If you remember last year I was sharing Tiny Tickers posts and as the cause is close to my heart I'm sharing it with you again this year.
"National Heart Month is in February and we at Tiny Tickers, the baby hearts charity, are asking you to support Heart Week between 7th - 14th February 2016. Heart Week is a chance to join togetherto help babies born with serious heart conditions by raising vital funds and awareness.
Tiny Tickers is a small national charity that aims to improve the detection, care and treatment of congenital heart disease (CHD) in babies. Tiny Tickers provides specialist training to health professionals and sonographers so they are better equipped to identify a heart defect during a pregnancy scan. We support parents and families dealing with a diagnosis, and we raise awareness
of heart defects in babies so that parents know what signs to look out for.
When heart problems are detected during pregnancy, babies get treatment from the first possible moment- and early detection is shown to greatly improve their chance of survival and long-term quality of life, and lowers the risk of side-effects of heart failure such as brain damage.
Heart Week will help raise vital funds and awareness for the 1,000 babies who are sent home from hospitals every year with an undetected heart condition.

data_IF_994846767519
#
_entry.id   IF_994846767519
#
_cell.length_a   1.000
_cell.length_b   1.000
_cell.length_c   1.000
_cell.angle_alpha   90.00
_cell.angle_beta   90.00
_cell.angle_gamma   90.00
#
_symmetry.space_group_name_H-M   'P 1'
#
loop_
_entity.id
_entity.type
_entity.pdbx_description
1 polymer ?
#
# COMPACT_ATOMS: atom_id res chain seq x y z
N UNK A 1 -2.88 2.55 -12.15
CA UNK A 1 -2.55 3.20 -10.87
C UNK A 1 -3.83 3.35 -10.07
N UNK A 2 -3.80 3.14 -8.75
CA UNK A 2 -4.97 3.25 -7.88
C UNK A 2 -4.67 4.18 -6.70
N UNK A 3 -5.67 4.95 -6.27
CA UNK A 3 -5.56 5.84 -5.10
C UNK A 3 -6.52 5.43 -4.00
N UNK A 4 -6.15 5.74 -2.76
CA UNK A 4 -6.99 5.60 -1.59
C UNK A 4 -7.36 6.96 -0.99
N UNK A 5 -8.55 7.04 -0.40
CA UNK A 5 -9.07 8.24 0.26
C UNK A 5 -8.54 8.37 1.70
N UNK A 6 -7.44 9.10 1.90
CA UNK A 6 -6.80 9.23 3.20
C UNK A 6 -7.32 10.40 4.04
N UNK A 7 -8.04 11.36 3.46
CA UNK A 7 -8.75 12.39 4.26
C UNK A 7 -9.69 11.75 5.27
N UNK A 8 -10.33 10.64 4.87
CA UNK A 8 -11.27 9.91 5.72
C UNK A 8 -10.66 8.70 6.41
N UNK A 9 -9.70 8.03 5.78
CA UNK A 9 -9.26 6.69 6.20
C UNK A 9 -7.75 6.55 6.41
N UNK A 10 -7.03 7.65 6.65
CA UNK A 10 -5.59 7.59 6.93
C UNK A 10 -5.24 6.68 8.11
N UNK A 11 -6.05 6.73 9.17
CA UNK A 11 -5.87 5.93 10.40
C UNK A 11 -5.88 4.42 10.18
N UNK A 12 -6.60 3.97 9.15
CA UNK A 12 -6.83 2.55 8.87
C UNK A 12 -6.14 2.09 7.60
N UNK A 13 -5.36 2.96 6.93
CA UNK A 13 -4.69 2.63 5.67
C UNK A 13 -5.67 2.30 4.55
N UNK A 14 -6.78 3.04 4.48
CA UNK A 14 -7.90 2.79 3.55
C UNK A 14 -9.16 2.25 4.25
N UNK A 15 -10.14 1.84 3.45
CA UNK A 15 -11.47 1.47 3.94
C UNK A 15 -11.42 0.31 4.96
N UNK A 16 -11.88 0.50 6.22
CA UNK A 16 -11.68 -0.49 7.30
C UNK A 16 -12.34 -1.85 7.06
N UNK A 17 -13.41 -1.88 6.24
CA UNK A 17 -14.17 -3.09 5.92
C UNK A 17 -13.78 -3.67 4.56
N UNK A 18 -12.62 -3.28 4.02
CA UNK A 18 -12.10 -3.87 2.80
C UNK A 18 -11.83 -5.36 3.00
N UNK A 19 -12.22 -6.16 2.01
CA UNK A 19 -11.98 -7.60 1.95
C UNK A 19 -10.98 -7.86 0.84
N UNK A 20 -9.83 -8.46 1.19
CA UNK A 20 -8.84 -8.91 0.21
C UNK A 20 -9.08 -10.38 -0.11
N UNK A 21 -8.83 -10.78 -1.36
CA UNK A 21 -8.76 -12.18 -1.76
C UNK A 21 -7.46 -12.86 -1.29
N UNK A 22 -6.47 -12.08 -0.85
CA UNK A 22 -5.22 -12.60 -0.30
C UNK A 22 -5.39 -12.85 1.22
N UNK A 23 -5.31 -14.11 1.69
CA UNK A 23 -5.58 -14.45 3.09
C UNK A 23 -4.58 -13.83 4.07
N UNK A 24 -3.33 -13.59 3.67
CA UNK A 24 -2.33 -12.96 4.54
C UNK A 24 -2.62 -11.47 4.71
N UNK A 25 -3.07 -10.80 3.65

Martha’s condition was thankfully picked up during pregnancy. Her story perfectly explains how lifesaving early detection can be. Meet Martha here.
If you are worried your baby is one of these 1,000, these are the 5 signs that will help you protect your baby.
Think HEART points to a range of symptoms that, although non-specific, may be signs of an underlying heart defect - reducing oxygenated blood flow and needing urgent attention:
- Heart rate: too fast or slow? (normally 100 to 160 beats per minute)
- Energy & Feeding: sleepy, quiet, floppy, too tired to feed or falling asleep during feeds?
- Appearance: a pale, waxy, dusky, blue, purple, mottled or grey colour may mean that not enough oxygenated, red blood is getting to the body (normal oxygen saturations are 95-100%)
- Respiration: breathing too fast or slow? (normally 40-60 breaths per minute)
- Temperature: cold to touch - particularly hands and feet?